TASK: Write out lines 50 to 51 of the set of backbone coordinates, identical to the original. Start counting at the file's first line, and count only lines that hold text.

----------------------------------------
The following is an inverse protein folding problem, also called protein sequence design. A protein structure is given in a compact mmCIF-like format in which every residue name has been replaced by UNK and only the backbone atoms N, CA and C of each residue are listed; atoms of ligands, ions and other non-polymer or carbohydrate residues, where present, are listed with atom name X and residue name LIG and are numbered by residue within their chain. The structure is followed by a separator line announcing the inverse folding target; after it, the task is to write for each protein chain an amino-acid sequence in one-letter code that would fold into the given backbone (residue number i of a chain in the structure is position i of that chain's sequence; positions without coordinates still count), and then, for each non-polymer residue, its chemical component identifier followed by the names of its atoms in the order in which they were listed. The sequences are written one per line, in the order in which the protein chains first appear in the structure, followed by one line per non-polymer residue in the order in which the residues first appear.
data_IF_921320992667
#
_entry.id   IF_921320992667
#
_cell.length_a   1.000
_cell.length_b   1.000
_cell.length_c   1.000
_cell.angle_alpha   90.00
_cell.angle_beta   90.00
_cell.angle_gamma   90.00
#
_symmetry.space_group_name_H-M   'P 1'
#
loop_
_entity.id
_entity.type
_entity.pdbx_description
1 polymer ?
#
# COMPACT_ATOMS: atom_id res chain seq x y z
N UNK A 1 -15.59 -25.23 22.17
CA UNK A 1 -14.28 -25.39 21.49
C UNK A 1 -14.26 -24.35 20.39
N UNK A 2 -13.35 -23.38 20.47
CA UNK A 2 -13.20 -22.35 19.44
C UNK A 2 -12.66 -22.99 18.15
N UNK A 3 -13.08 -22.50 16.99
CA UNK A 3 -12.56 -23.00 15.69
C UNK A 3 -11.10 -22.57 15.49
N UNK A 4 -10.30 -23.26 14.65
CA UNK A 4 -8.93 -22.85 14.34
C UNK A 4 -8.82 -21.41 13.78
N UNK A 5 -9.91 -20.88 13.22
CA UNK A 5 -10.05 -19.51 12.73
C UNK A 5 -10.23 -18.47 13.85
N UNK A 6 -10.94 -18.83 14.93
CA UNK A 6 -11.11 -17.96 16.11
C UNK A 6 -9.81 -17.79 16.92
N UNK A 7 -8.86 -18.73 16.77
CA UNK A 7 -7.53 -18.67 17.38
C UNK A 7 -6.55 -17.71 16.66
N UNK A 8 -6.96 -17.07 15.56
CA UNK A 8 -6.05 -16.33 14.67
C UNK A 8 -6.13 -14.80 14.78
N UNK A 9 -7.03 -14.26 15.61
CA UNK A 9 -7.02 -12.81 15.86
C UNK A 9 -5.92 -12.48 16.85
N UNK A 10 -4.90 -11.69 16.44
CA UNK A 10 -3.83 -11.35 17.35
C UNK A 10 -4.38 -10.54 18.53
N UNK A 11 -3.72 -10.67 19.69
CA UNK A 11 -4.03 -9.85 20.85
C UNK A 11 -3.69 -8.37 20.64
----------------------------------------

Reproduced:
CA UNK A 10 -3.83 -11.35 17.35
C UNK A 10 -4.38 -10.54 18.53